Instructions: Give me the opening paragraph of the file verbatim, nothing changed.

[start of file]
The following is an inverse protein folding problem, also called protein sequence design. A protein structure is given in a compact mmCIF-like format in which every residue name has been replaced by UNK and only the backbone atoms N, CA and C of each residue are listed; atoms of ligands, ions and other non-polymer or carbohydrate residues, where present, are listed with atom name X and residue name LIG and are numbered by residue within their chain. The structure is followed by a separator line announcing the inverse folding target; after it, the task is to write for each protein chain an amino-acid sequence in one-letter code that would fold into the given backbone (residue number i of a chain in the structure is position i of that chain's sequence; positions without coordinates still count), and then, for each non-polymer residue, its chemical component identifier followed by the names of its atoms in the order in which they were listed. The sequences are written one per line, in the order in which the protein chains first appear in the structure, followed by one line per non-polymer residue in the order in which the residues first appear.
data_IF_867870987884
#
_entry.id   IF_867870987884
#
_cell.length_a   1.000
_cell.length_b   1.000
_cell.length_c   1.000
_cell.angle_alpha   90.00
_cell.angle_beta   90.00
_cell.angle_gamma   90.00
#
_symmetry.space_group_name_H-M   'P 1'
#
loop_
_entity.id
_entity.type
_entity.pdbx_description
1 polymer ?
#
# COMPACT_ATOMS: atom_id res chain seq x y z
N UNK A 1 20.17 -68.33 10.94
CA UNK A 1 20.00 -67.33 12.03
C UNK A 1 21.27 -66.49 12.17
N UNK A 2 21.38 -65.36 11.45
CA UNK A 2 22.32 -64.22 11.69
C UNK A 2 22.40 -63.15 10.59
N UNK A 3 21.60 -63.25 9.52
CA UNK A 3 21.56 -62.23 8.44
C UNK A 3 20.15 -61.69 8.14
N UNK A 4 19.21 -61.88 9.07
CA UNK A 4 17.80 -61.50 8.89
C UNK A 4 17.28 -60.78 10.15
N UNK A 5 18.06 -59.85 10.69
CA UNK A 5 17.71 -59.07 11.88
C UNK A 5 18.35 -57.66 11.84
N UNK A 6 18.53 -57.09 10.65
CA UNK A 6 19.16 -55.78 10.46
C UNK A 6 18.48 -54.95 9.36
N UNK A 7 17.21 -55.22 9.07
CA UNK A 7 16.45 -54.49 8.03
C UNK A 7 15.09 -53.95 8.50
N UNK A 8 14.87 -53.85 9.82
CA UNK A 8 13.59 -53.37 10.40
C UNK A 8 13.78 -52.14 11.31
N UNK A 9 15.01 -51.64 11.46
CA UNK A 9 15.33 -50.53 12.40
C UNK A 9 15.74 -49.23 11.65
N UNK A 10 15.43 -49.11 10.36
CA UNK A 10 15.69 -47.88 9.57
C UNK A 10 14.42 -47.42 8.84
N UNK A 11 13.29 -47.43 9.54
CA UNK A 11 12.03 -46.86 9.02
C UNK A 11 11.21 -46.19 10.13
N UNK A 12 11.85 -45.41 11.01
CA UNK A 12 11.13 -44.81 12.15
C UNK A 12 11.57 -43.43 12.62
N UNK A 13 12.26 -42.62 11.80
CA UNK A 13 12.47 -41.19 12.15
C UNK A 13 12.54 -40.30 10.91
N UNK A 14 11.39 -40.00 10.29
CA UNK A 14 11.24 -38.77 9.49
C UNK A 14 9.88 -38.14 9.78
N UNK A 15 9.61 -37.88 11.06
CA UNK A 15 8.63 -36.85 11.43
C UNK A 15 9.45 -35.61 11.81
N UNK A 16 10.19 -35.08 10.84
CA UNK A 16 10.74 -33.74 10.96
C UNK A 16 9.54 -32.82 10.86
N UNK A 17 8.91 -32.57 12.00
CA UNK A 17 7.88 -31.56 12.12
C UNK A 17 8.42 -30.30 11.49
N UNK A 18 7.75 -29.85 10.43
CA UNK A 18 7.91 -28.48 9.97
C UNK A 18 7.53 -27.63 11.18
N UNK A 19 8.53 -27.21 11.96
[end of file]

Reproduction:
The following is an inverse protein folding problem, also called protein sequence design. A protein structure is given in a compact mmCIF-like format in which every residue name has been replaced by UNK and only the backbone atoms N, CA and C of each residue are listed; atoms of ligands, ions and other non-polymer or carbohydrate residues, where present, are listed with atom name X and residue name LIG and are numbered by residue within their chain. The structure is followed by a separator line announcing the inverse folding target; after it, the task is to write for each protein chain an amino-acid sequence in one-letter code that would fold into the given backbone (residue number i of a chain in the structure is position i of that chain's sequence; positions without coordinates still count), and then, for each non-polymer residue, its chemical component identifier followed by the names of its atoms in the order in which they were listed. The sequences are written one per line, in the order in which the protein chains first appear in the structure, followed by one line per non-polymer residue in the order in which the residues first appear.